Fighting for human rights makes both moral and business sense

Fighting for human rights makes both moral and business sense
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President TrumpDonald John TrumpRosenstein expected to leave DOJ next month: reports Allies wary of Shanahan's assurances with looming presence of Trump States file lawsuit seeking to block Trump's national emergency declaration MORE’s speech at the U.N. General Assembly made little mention of democracy, human rights and rule of law — traditional American values — except to attack the U.N. Human Rights Council and the International Criminal Court.

This was a lost opportunity to use a global platform to address creeping authoritarianism around the globe that threatens not only American security but also U.S. companies in their operations abroad. 

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Authoritarianism is on the rise globally, in places previously thought safe for democracy. The nonprofit CIVICUS ranks the space for non-profit organizations to operate — “civic space” — and notes that it continues to close around the globe, with not only China and Hungary, but also Belgium and the Netherlands, recently downgraded in the rankings.

Simultaneously, attacks on individuals defending human rights and the environment are increasing, including in global supply chains.

Attacks on civil society are a harbinger of growing repression and eroding rule of law — the canary in the coal mine. When the dissenting voices are silenced, this enables corruption in all its forms to flourish, leading to kleptocracy and politically influenced courts.

This is not only extremely bad news for human rights defenders, it is bad for responsible business. Business is playing a role in fighting this creeping authoritarianism and has a vested long-term interest in doing so. U.S. foreign policy should reflect this. 

Western companies have spent decades developing robust management systems to function responsibly and in accordance with laws, including the Foreign Corrupt Practices Act (FCPA). Companies also increasingly commit to respect human rights, as articulated in global standards such as the U.N. Guiding Principles on Business and Human Rights.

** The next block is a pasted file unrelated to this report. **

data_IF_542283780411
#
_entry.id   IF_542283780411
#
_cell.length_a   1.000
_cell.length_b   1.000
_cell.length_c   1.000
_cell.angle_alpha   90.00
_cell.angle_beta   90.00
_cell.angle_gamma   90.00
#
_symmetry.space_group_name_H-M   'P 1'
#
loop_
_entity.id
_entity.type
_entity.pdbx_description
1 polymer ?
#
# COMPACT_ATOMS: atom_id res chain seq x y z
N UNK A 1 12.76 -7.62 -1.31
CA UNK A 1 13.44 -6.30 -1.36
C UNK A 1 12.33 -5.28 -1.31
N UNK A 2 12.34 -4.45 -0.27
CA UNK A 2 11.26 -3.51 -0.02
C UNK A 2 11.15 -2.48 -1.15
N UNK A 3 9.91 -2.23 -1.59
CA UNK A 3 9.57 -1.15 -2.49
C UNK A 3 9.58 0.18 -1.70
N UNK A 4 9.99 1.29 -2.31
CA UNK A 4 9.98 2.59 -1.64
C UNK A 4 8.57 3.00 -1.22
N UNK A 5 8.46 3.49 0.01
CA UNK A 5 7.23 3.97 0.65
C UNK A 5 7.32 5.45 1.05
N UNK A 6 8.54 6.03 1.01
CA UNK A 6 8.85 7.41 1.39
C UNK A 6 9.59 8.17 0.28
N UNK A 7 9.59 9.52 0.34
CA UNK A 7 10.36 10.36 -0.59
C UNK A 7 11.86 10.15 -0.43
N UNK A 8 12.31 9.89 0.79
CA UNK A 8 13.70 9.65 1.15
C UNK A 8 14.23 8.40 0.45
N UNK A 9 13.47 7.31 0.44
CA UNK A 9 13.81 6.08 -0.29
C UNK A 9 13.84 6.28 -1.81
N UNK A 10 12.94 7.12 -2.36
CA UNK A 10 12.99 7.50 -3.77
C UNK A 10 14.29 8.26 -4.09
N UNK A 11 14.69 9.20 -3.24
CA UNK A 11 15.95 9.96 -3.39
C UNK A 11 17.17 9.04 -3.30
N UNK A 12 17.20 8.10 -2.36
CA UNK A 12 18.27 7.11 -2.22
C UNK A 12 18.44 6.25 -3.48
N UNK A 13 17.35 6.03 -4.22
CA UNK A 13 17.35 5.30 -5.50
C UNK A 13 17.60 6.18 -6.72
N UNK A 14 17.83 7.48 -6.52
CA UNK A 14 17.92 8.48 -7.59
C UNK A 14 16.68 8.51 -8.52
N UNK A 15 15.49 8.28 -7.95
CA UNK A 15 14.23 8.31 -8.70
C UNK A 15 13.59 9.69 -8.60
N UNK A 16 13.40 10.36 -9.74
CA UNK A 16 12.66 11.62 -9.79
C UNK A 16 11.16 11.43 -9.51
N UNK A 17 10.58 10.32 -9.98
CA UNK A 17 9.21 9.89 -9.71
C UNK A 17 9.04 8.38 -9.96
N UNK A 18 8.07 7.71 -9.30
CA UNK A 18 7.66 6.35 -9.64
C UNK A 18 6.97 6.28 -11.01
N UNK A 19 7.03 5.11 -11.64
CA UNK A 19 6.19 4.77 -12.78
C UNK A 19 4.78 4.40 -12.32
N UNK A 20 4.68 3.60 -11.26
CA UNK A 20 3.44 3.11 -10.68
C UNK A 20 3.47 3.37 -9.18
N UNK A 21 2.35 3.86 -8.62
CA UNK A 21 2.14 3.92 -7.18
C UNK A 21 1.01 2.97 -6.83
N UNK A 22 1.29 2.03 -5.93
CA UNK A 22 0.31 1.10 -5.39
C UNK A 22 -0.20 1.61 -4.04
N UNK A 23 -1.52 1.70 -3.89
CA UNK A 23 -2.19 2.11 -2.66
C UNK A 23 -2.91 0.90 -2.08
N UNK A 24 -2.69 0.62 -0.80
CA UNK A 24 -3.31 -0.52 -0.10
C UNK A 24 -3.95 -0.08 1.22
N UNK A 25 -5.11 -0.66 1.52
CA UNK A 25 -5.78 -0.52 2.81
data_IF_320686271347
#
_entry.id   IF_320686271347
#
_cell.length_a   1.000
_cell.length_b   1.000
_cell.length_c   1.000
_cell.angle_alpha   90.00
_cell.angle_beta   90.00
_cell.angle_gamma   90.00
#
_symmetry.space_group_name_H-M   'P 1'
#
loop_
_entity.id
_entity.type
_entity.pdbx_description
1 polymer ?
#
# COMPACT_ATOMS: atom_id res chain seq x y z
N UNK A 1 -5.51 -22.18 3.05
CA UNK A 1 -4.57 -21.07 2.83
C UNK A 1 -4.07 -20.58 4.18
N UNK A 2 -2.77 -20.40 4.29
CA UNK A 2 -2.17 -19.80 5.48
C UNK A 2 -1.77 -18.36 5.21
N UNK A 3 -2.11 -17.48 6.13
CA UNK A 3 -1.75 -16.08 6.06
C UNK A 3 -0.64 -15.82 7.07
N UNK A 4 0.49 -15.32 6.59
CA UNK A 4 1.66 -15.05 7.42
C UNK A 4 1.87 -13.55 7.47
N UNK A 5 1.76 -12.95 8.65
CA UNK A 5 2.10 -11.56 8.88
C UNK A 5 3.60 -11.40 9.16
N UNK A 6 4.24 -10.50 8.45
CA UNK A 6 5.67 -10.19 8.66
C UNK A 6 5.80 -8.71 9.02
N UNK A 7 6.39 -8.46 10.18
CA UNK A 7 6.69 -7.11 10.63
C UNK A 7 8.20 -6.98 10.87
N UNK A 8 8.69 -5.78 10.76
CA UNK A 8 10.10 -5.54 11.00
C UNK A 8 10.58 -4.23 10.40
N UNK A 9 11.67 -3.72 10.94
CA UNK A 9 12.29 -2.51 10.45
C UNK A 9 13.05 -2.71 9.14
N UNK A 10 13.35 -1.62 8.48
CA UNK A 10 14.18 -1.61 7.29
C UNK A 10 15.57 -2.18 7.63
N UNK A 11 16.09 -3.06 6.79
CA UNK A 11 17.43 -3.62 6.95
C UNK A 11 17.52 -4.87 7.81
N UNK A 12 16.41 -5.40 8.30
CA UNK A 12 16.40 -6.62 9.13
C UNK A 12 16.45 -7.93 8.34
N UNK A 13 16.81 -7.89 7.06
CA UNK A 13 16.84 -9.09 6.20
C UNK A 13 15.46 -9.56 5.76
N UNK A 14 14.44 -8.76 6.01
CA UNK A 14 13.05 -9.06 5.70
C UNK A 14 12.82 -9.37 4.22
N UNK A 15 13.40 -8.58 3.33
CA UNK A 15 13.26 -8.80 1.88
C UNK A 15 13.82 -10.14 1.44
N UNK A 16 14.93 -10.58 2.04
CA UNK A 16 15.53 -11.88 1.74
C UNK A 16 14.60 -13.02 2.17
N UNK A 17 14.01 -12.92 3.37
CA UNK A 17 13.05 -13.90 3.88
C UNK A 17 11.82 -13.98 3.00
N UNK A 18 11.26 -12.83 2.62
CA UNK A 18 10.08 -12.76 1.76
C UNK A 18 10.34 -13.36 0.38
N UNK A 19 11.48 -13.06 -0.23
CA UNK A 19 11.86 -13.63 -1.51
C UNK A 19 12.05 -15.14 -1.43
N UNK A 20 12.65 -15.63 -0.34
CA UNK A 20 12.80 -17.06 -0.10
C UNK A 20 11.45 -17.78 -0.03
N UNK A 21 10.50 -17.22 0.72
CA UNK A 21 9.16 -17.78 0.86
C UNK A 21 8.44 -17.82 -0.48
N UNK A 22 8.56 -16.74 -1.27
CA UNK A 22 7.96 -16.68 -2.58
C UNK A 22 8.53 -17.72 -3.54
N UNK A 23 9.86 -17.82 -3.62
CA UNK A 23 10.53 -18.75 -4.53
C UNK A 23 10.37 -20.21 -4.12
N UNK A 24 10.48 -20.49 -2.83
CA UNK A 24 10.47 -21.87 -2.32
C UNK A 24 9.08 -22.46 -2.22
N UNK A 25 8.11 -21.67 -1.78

Meeting such commitments is highly challenging, however, in repressive environments. Meanwhile, less savory businesses from authoritarian and corrupt states are well-prepared to adapt and flourish in such ecosystems, and Western business finds it hard to compete. 

Now, companies are engaging publicly to protect civic space and maintain an ecosystem in which they can operate responsibly, as outlined in a new report by the Business and Human Rights Resource Center.

A consortium of American footwear and apparel companies wrote to the Cambodian government, criticizing a crackdown on workers in their supply chains who were seeking a higher minimum wage.

After the Cambodian government moved to shutter the independent press, companies sent further letters declaring that an active and independent civil society and press was in the interest of business.

In Germany, CEOs of major brands such as BMW and Daimler have engaged with their employees to combat xenophobia and racism after far-right riots against immigrants erupted in eastern Germany.

Daimler’s CEO tweeted, “Everyone of us is now called upon to stand united against radicalization. Because radicalization has never solved any problem.”

An array of U.S. companies with activities in Myanmar (Burma) made public statements condemning Myanmar’s international crimes against the Rohingya minority in an effort to change the government’s actions, with some initiating boycotts of the country’s products.

As these examples show, business can provide a vital voice at a time of rising authoritarianism and should continue to speak out on behalf of embattled civil society and democracy. But business cannot take the place of a vibrant U.S. foreign policy that supports our fundamental values. 

The Trump administration has shown little appetite for integrating human rights and other traditional American values into its foreign policy, preferring a transactional, realpolitik approach. But is that approach really what’s best for the United States?

The administration should incorporate human rights into its foreign policy because it’s the right thing to do. But if that is not sufficient reason, it should do so because it helps maintain a democratic ecosystem.

Respect for human rights and rule of law across the globe not only helps to counter Russian and Chinese influence and strengthen U.S. security but also ensures that American companies flourish in the long run.

Where these values are under siege, this imposes real costs not only to democratic principles but also to responsible business. Human rights and democratic values are our country’s competitive advantage on the world stage. 

Amy Lehr is the director of the human rights Initiative at the Center for Strategic and International Studies, a Washington, D.C.-based think tank. She worked in the field of business and human rights for over a decade.